Where do you see this going, what’s your inclination towards?
We’re committed to pushing the technology ever further to see where it can get to. Some people ask about mainstream transport – it’s absolutely not ready for that yet. But it’s like how the first motor cars were noisy and inefficient and everyone thought they were a joke compared to a horse – especially with the electric version we’ve built, if you can get a better energy density solution, in other words better batteries, then who knows?
You could ask what the point is, which is the valid question, you then ask what is the point of a Formula One car, or a NASCAR, they don’t do anything practical but they do entertain. They inspire, and they leave behind interesting technology. So it suddenly dawned on us in a very cheap way – because really we can make this vastly cheaper than even a fraction of a formula one team – why don’t we do that? That human competitive element generating entertaining spectacle and content.
Parallel to that there is a niche search and rescue and special forces mobility angle which is fun.
The special forces guys must be all over this…
Yeah because of my Royal Marines background it’s a huge bonus to be welcomed by them, even though it’s a long time since I worse my beret in anger 12 years ago. We’ve been able to do the exercises you’ve seen on Instagram. Landing on a moving naval vessel, things like that. To be honest even if we don’t get to see decent money out of the military, it is massive fun hanging out and doing stuff with them. And well, it doesn’t do our image much harm to tease that angle – the public are always wondering about the murky special forces stuff we’re doing, and actually that’s authentic! We have a bunch of interesting stuff going on.
On the mental health side of things, how do you look after yourself and the way you handle your business?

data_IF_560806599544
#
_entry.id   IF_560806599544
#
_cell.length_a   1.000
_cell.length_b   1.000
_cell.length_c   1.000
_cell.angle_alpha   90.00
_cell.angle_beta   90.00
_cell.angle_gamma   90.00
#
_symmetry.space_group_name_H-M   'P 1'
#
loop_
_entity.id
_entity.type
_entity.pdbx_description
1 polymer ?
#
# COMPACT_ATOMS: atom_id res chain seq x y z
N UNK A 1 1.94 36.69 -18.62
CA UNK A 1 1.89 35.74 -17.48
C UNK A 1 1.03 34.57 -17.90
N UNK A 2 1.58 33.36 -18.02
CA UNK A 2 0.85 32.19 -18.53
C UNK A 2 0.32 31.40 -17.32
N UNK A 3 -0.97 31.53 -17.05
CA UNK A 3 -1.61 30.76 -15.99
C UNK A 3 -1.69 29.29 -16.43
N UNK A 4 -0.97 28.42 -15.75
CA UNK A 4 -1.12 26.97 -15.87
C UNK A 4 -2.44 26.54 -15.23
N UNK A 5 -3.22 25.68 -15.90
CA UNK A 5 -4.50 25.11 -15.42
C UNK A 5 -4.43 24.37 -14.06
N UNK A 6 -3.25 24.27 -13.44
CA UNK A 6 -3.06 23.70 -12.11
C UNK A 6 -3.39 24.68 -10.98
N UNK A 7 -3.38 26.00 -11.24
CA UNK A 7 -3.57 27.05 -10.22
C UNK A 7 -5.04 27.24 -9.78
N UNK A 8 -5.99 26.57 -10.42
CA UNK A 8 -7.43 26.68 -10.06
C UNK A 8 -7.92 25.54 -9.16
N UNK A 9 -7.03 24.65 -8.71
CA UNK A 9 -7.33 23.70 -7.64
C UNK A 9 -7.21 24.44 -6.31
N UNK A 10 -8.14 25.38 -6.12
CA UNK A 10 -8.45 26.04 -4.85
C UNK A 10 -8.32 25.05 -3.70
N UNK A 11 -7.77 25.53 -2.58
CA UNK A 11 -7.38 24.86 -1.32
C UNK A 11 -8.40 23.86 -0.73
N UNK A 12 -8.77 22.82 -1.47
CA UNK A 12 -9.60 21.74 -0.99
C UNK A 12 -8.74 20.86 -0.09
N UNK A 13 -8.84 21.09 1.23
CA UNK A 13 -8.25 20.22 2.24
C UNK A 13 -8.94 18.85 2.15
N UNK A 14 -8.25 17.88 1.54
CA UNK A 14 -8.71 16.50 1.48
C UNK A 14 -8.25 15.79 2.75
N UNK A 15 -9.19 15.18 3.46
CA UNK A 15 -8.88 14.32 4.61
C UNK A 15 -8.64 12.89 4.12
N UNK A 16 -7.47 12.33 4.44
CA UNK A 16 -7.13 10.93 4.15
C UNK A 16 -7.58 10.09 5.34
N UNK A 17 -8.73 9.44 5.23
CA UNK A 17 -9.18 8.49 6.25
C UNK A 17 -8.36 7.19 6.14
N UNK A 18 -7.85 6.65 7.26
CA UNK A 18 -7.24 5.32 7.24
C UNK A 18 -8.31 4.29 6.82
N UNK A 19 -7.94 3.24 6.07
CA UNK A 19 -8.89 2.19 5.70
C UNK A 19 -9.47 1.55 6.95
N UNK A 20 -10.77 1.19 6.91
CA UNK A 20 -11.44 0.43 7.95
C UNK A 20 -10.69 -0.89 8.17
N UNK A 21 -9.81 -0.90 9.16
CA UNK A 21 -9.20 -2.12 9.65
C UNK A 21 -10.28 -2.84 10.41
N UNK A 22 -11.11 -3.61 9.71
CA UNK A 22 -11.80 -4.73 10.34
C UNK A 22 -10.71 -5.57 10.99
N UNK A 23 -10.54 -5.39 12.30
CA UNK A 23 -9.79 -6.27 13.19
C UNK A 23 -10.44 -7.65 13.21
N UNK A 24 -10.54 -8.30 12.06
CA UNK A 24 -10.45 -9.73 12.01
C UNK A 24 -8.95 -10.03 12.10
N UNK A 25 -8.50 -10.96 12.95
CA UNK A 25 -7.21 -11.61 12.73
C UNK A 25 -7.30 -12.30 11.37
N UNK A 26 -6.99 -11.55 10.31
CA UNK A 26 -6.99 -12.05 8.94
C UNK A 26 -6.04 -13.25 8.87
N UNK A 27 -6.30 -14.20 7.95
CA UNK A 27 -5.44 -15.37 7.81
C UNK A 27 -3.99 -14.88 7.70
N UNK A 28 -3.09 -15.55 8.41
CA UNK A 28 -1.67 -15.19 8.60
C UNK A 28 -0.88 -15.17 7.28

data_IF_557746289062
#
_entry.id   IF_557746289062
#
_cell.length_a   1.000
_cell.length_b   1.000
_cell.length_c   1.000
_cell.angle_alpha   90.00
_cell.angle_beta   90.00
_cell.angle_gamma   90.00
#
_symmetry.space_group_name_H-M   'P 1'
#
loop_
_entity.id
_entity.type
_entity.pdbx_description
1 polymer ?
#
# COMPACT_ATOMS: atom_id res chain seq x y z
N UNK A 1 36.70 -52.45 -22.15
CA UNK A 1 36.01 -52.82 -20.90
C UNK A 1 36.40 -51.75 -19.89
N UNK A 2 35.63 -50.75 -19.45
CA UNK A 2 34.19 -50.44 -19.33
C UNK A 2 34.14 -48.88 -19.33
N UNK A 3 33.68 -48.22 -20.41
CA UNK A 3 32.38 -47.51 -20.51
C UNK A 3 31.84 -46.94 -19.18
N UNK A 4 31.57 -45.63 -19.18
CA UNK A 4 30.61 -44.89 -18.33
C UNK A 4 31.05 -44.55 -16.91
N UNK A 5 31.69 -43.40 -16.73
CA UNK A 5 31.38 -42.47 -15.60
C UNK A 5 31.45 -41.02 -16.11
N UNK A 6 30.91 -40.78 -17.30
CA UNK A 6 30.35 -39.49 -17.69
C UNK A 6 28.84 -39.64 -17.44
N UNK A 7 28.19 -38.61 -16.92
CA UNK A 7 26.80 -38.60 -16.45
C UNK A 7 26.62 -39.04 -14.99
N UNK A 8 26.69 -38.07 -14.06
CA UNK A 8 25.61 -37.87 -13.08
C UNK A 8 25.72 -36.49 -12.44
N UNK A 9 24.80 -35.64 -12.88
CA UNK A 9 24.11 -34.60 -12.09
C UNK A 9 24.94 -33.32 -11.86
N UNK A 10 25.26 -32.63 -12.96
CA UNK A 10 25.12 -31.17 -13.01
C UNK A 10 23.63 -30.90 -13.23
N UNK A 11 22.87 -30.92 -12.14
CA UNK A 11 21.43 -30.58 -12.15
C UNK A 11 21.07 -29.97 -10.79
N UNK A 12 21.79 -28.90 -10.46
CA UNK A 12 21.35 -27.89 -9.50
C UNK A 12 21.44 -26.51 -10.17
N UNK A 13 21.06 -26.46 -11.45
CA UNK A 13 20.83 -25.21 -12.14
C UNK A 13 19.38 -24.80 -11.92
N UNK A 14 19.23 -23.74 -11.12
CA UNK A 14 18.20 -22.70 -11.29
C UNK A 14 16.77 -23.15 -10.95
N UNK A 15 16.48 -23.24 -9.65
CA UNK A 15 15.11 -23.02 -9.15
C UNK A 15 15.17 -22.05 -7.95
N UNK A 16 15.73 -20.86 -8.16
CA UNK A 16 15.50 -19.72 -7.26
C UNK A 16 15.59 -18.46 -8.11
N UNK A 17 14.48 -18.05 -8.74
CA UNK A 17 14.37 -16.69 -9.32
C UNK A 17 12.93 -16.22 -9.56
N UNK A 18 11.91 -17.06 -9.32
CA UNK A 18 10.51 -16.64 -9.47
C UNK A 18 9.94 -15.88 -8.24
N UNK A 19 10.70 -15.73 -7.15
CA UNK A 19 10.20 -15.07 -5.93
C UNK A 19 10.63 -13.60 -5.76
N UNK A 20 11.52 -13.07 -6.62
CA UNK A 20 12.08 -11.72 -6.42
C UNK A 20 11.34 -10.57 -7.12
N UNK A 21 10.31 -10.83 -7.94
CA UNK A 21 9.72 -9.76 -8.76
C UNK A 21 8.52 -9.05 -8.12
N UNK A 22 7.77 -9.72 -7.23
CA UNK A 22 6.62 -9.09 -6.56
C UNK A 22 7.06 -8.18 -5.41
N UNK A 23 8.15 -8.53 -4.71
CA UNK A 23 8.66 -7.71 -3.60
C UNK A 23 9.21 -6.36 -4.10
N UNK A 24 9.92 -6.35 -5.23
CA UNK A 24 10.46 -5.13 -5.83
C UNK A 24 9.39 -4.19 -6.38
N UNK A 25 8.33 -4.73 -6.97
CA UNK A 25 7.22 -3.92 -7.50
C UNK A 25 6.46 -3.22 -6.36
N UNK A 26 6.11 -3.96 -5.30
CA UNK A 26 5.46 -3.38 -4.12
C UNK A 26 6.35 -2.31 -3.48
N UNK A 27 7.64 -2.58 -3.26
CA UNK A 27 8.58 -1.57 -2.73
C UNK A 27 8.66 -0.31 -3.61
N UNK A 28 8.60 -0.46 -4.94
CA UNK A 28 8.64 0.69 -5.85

Being an entrepreneur, an innovator or a designer, or anybody who takes on the kind of challenge that isn’t already a low risk done deal, has to generate their own processes for coping with success and failure. The more outrageous the challenge, the more failure you’re going to have to wade through. There isn’t any magic formula for that; you’re a fool if you’re taking failure constantly and don’t ever see any success, but at the same time you have to take a lot of failures to see that kind of success as well. So a big part of our ethos, is about simply making failure survivable. You know from what I said before about my father why I feel deeply about that.
If we go and build a prototype and test it and it’s a bitter disappointment and I’ve wasted the last 3 days of work on it, I’ve just got to know I can survive that failure. Clearly safety wise there’s the concern of is this going to catapult me to 300 foot in the air and then fail? That’s not acceptable I won’t get to have another go if that’s the outcome of failure, but there’s also financial concerns: have I thrown so much money at our races that if they failed would we be bankrupt and can’t carry on? If the answer’s no to any of those, we don’t do it. We run everything we do on that basis – can we recover from failure? And I think that’s the way I keep myself sane on the journey.
It’s understanding you have to take risks but then making those risks survivable. That’s it.